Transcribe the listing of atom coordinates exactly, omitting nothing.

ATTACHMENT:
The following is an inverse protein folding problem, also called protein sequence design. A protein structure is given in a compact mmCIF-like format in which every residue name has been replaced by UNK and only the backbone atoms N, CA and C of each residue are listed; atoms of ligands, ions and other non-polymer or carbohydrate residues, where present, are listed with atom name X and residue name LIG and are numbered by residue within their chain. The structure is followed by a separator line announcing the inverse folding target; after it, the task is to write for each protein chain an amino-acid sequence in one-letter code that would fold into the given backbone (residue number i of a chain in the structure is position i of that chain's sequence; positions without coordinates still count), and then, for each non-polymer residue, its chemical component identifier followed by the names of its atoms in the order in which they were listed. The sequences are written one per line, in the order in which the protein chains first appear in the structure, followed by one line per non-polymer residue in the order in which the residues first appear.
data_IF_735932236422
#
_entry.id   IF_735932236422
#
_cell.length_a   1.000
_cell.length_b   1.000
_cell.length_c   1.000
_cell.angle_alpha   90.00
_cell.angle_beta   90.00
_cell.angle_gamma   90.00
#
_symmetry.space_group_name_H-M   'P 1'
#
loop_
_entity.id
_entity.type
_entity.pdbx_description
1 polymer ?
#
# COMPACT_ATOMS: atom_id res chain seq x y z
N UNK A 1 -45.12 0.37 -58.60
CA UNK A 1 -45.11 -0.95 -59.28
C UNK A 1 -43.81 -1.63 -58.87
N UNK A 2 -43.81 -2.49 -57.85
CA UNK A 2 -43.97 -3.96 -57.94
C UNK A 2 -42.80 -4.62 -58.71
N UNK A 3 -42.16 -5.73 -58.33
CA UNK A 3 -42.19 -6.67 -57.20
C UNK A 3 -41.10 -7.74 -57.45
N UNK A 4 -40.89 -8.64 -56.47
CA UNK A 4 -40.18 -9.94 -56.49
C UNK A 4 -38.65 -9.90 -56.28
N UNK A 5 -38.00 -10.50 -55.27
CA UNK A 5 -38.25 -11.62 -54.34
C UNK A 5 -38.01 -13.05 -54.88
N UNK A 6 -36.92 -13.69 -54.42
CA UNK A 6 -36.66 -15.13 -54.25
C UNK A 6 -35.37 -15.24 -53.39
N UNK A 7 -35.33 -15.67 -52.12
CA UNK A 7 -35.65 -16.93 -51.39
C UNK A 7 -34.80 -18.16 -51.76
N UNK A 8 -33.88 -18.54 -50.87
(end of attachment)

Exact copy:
The following is an inverse protein folding problem, also called protein sequence design. A protein structure is given in a compact mmCIF-like format in which every residue name has been replaced by UNK and only the backbone atoms N, CA and C of each residue are listed; atoms of ligands, ions and other non-polymer or carbohydrate residues, where present, are listed with atom name X and residue name LIG and are numbered by residue within their chain. The structure is followed by a separator line announcing the inverse folding target; after it, the task is to write for each protein chain an amino-acid sequence in one-letter code that would fold into the given backbone (residue number i of a chain in the structure is position i of that chain's sequence; positions without coordinates still count), and then, for each non-polymer residue, its chemical component identifier followed by the names of its atoms in the order in which they were listed. The sequences are written one per line, in the order in which the protein chains first appear in the structure, followed by one line per non-polymer residue in the order in which the residues first appear.
data_IF_735932236422
#
_entry.id   IF_735932236422
#
_cell.length_a   1.000
_cell.length_b   1.000
_cell.length_c   1.000
_cell.angle_alpha   90.00
_cell.angle_beta   90.00
_cell.angle_gamma   90.00
#
_symmetry.space_group_name_H-M   'P 1'
#
loop_
_entity.id
_entity.type
_entity.pdbx_description
1 polymer ?
#
# COMPACT_ATOMS: atom_id res chain seq x y z
N UNK A 1 -45.12 0.37 -58.60
CA UNK A 1 -45.11 -0.95 -59.28
C UNK A 1 -43.81 -1.63 -58.87
N UNK A 2 -43.81 -2.49 -57.85
CA UNK A 2 -43.97 -3.96 -57.94
C UNK A 2 -42.80 -4.62 -58.71
N UNK A 3 -42.16 -5.73 -58.33
CA UNK A 3 -42.19 -6.67 -57.20
C UNK A 3 -41.10 -7.74 -57.45
N UNK A 4 -40.89 -8.64 -56.47
CA UNK A 4 -40.18 -9.94 -56.49
C UNK A 4 -38.65 -9.90 -56.28
N UNK A 5 -38.00 -10.50 -55.27
CA UNK A 5 -38.25 -11.62 -54.34
C UNK A 5 -38.01 -13.05 -54.88
N UNK A 6 -36.92 -13.69 -54.42
CA UNK A 6 -36.66 -15.13 -54.25
C UNK A 6 -35.37 -15.24 -53.39
N UNK A 7 -35.33 -15.67 -52.12
CA UNK A 7 -35.65 -16.93 -51.39
C UNK A 7 -34.80 -18.16 -51.76
N UNK A 8 -33.88 -18.54 -50.87